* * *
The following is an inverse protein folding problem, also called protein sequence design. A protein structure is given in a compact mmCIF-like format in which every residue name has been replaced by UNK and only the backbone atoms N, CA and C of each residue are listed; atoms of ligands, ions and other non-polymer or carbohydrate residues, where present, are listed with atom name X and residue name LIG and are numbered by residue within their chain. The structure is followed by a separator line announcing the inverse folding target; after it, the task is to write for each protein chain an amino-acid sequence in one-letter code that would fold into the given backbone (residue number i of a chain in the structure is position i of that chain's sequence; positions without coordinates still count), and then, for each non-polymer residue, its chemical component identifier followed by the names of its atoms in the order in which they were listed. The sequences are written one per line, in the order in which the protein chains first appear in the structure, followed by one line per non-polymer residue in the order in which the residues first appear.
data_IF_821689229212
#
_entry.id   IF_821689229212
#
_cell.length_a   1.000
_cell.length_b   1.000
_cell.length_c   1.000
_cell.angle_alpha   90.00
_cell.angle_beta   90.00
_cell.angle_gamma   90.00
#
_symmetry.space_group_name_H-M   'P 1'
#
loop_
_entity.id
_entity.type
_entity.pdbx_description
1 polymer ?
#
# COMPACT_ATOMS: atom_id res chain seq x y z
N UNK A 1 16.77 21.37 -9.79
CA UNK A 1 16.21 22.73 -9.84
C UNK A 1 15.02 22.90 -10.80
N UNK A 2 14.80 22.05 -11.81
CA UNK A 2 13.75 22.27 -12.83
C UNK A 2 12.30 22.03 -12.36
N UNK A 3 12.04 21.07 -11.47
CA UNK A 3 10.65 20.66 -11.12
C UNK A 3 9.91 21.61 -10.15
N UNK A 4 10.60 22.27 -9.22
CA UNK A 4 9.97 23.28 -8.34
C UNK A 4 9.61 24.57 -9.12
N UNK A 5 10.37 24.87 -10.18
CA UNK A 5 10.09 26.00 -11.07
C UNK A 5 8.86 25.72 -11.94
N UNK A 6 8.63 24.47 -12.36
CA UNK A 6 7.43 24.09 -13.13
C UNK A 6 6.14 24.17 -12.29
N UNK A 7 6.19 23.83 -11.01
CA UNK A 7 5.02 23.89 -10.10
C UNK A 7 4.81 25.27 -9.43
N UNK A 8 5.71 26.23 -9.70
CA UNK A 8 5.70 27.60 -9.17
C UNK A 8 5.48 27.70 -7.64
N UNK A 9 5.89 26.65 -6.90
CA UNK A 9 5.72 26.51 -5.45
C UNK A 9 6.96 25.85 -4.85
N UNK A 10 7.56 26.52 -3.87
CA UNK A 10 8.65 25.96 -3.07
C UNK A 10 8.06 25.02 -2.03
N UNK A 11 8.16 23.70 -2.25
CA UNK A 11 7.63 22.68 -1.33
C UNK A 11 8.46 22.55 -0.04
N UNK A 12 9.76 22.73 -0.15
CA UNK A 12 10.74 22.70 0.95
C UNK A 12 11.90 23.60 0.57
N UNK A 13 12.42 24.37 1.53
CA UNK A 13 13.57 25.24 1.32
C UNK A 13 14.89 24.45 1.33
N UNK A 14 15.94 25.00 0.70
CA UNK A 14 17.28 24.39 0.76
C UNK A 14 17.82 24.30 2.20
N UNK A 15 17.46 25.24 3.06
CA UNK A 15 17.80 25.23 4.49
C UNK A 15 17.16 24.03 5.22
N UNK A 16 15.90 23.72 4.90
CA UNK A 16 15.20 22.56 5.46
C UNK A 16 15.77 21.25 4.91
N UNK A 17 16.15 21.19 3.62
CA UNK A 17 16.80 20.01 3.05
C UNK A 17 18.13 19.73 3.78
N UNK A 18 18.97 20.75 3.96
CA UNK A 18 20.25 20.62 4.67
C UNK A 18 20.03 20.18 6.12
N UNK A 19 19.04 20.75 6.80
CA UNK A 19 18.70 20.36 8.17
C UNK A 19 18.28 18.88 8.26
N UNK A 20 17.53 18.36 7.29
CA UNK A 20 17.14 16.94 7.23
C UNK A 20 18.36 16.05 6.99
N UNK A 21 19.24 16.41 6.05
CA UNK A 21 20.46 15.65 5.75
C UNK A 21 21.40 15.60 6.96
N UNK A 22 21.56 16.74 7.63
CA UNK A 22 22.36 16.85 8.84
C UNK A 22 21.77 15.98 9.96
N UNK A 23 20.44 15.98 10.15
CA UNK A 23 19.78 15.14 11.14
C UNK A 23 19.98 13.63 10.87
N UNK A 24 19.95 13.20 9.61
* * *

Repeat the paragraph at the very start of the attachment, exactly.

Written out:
The following is an inverse protein folding problem, also called protein sequence design. A protein structure is given in a compact mmCIF-like format in which every residue name has been replaced by UNK and only the backbone atoms N, CA and C of each residue are listed; atoms of ligands, ions and other non-polymer or carbohydrate residues, where present, are listed with atom name X and residue name LIG and are numbered by residue within their chain. The structure is followed by a separator line announcing the inverse folding target; after it, the task is to write for each protein chain an amino-acid sequence in one-letter code that would fold into the given backbone (residue number i of a chain in the structure is position i of that chain's sequence; positions without coordinates still count), and then, for each non-polymer residue, its chemical component identifier followed by the names of its atoms in the order in which they were listed. The sequences are written one per line, in the order in which the protein chains first appear in the structure, followed by one line per non-polymer residue in the order in which the residues first appear.